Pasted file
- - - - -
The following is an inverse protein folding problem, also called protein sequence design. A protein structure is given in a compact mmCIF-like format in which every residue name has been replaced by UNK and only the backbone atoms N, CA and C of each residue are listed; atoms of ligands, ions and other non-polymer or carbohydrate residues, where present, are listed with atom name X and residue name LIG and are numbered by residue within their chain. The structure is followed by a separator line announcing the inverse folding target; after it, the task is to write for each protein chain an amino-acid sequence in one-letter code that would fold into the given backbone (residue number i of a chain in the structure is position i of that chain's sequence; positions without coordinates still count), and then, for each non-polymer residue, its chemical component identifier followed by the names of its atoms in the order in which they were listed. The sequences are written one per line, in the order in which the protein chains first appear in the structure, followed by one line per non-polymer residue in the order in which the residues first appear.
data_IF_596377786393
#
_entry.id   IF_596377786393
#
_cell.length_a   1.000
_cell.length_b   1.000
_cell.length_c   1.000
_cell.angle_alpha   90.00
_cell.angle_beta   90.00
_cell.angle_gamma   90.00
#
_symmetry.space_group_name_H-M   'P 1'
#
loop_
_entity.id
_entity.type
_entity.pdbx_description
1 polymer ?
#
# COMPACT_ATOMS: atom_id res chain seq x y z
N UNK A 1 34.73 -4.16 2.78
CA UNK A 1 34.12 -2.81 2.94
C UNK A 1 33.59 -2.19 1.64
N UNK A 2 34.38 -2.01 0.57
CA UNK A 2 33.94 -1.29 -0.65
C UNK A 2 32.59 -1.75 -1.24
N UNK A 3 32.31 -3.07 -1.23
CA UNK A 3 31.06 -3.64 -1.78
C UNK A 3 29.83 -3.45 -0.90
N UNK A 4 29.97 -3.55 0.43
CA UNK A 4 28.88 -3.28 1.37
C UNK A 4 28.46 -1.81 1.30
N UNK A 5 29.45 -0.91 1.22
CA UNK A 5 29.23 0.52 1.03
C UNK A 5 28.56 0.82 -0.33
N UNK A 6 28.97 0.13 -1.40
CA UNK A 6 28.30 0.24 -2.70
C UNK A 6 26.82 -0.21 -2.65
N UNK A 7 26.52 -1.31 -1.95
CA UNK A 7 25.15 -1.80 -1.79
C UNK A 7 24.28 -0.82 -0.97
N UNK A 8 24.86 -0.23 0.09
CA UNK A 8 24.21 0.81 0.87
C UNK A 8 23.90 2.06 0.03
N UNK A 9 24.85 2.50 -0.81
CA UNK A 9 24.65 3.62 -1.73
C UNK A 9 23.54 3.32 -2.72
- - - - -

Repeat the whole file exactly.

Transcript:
The following is an inverse protein folding problem, also called protein sequence design. A protein structure is given in a compact mmCIF-like format in which every residue name has been replaced by UNK and only the backbone atoms N, CA and C of each residue are listed; atoms of ligands, ions and other non-polymer or carbohydrate residues, where present, are listed with atom name X and residue name LIG and are numbered by residue within their chain. The structure is followed by a separator line announcing the inverse folding target; after it, the task is to write for each protein chain an amino-acid sequence in one-letter code that would fold into the given backbone (residue number i of a chain in the structure is position i of that chain's sequence; positions without coordinates still count), and then, for each non-polymer residue, its chemical component identifier followed by the names of its atoms in the order in which they were listed. The sequences are written one per line, in the order in which the protein chains first appear in the structure, followed by one line per non-polymer residue in the order in which the residues first appear.
data_IF_596377786393
#
_entry.id   IF_596377786393
#
_cell.length_a   1.000
_cell.length_b   1.000
_cell.length_c   1.000
_cell.angle_alpha   90.00
_cell.angle_beta   90.00
_cell.angle_gamma   90.00
#
_symmetry.space_group_name_H-M   'P 1'
#
loop_
_entity.id
_entity.type
_entity.pdbx_description
1 polymer ?
#
# COMPACT_ATOMS: atom_id res chain seq x y z
N UNK A 1 34.73 -4.16 2.78
CA UNK A 1 34.12 -2.81 2.94
C UNK A 1 33.59 -2.19 1.64
N UNK A 2 34.38 -2.01 0.57
CA UNK A 2 33.94 -1.29 -0.65
C UNK A 2 32.59 -1.75 -1.24
N UNK A 3 32.31 -3.07 -1.23
CA UNK A 3 31.06 -3.64 -1.78
C UNK A 3 29.83 -3.45 -0.90
N UNK A 4 29.97 -3.55 0.43
CA UNK A 4 28.88 -3.28 1.37
C UNK A 4 28.46 -1.81 1.30
N UNK A 5 29.45 -0.91 1.22
CA UNK A 5 29.23 0.52 1.03
C UNK A 5 28.56 0.82 -0.33
N UNK A 6 28.97 0.13 -1.40
CA UNK A 6 28.30 0.24 -2.70
C UNK A 6 26.82 -0.21 -2.65
N UNK A 7 26.52 -1.31 -1.95
CA UNK A 7 25.15 -1.80 -1.79
C UNK A 7 24.28 -0.82 -0.97
N UNK A 8 24.86 -0.23 0.09
CA UNK A 8 24.21 0.81 0.87
C UNK A 8 23.90 2.06 0.03
N UNK A 9 24.85 2.50 -0.81
CA UNK A 9 24.65 3.62 -1.73
C UNK A 9 23.54 3.32 -2.72